Secret World Legends developer Funcom dives into the ready-made well of creativity of H.P Lovecraft in Moons of Madness, a single-player cosmic horror title using modern generic tropes. Unsurprisingly, it takes similar thematic and aesthetic cues to last year’s Conarium, though in its mission to become the cosmos’ answer to Outlast, it never settles on what exactly it is; a scare-a-minute thriller or a pondering, existential nightmare? What transpires is an unsatisfactory blend of the two, loosely glued together by a poorly paced narrative.

It’s disappointing, as the premise is immediately intriguing. You play as Shane, a technician on a Mars research station, tasked with navigating its cramped halls which have been infested by otherworldly eldritch flora. As your comrades lose their minds, a mythological book and Shane’s forgotten past may be key to unravelling the enigmatic happenings. Regrettably, after a compelling prologue, the game slows to a maddening halt for the next hour or so and never recovers. Through some misguided attempt at realism, gameplay consists of lethargic space-chores that neither excite nor incite tension. They’re just filler.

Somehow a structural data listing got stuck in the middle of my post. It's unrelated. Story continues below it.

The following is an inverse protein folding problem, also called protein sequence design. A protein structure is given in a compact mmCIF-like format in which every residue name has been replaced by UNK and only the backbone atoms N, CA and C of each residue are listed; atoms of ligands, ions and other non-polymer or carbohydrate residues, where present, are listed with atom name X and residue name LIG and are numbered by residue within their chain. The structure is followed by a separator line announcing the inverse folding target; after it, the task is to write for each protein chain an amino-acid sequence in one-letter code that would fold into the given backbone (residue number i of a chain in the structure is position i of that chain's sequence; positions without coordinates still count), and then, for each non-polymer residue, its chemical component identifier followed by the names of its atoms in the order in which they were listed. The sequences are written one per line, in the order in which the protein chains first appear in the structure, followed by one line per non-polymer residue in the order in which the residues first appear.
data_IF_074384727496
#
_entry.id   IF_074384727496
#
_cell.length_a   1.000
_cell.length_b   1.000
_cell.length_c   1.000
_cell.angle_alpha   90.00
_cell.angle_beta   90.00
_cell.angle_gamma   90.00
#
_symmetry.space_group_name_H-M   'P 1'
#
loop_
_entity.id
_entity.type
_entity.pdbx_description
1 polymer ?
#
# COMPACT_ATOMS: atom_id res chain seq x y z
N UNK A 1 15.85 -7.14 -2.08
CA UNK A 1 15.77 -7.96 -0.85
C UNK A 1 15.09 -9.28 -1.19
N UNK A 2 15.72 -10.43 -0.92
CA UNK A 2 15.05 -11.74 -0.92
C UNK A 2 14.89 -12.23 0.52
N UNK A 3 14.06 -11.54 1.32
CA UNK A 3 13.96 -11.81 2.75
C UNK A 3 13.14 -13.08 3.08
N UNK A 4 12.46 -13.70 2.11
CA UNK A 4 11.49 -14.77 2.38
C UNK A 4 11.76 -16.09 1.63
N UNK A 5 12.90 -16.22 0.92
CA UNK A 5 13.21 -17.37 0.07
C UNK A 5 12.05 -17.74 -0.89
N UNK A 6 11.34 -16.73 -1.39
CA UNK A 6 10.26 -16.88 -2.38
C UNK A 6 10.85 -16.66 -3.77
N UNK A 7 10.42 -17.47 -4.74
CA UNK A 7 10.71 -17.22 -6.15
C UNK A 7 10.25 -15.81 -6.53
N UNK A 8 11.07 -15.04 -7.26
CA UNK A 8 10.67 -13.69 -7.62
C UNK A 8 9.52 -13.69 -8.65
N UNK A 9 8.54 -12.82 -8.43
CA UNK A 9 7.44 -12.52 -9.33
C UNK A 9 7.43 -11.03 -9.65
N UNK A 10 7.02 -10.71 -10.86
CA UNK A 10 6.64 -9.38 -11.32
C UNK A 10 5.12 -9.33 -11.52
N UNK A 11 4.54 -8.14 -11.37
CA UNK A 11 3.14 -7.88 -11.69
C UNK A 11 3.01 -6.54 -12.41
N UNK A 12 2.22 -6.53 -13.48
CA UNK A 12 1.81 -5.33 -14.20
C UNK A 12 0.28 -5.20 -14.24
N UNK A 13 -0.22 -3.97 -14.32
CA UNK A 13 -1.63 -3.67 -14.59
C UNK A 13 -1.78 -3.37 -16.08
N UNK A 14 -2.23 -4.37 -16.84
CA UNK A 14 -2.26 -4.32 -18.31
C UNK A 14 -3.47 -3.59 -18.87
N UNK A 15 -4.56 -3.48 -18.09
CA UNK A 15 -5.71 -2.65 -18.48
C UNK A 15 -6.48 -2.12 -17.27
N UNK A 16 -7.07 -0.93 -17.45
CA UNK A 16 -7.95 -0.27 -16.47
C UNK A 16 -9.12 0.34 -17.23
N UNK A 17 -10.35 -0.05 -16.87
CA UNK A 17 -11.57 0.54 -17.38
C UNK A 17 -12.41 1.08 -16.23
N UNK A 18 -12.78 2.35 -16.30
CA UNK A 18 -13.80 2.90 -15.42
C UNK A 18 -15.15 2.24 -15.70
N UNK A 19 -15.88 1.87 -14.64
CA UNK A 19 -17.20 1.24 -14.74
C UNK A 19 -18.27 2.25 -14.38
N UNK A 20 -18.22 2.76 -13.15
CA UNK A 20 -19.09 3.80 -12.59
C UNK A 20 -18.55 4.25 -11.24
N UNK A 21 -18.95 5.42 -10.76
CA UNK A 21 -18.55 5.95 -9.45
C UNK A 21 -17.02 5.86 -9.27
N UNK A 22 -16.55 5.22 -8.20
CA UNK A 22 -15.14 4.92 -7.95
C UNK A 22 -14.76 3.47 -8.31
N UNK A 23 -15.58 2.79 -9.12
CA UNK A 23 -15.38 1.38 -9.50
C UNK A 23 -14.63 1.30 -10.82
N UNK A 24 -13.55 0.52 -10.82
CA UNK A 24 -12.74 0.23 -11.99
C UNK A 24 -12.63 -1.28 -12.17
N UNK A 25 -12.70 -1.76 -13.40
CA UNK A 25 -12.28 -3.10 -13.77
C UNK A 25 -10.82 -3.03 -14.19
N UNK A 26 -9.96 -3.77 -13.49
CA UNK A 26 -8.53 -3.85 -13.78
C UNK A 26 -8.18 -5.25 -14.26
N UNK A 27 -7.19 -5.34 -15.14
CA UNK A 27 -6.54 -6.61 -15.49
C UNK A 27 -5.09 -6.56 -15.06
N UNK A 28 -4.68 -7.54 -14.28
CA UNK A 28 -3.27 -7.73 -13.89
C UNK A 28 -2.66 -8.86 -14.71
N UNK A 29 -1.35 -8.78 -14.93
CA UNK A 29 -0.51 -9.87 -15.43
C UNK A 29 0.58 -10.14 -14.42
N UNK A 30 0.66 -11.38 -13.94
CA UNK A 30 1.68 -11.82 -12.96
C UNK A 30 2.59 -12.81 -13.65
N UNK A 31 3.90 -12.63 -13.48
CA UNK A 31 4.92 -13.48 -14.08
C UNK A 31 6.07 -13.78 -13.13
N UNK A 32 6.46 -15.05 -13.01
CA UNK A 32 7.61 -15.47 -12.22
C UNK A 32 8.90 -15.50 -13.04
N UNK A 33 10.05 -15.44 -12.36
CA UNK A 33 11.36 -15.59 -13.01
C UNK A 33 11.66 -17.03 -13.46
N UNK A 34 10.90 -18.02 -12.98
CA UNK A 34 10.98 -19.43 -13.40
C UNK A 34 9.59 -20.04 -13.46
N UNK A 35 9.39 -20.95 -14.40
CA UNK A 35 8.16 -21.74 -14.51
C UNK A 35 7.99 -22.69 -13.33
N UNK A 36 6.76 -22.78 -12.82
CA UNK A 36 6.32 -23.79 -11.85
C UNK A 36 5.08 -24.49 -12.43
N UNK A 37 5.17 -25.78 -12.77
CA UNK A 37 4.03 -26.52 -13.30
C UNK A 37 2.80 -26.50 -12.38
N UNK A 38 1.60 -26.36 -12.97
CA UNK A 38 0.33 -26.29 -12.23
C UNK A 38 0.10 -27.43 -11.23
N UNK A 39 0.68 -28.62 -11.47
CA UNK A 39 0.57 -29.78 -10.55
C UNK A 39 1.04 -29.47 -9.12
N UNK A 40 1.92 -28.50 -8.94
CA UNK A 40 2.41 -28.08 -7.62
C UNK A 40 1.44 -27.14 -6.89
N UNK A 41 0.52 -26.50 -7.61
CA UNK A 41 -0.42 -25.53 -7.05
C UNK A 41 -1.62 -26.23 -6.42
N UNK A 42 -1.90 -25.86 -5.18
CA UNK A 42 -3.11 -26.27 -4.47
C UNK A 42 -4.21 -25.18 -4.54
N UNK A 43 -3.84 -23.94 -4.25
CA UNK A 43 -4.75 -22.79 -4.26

Of course, when the beasties arrive your mission quickly adapts to surviving, but even chase sequences lack stakes, partly due to consistent frame rate issues and partly because their horror is so reliant on lazy jump scares. One creative assailant channels Doctor Who's Weeping Angels, but its potential for fright is squandered by how easily it’s defeated (not to mention how oddly cute it is).

The visuals are far and away the most impressive part of this boring journey around Mars, as multiple camera angles and well-crafted Lovecraftian tentacle monsters give the game a cinematic aesthetic that draws to mind the first Alien film. There is something engaging here, but it’s marred by weak scares and, less forgivably, dull as dishwater gameplay.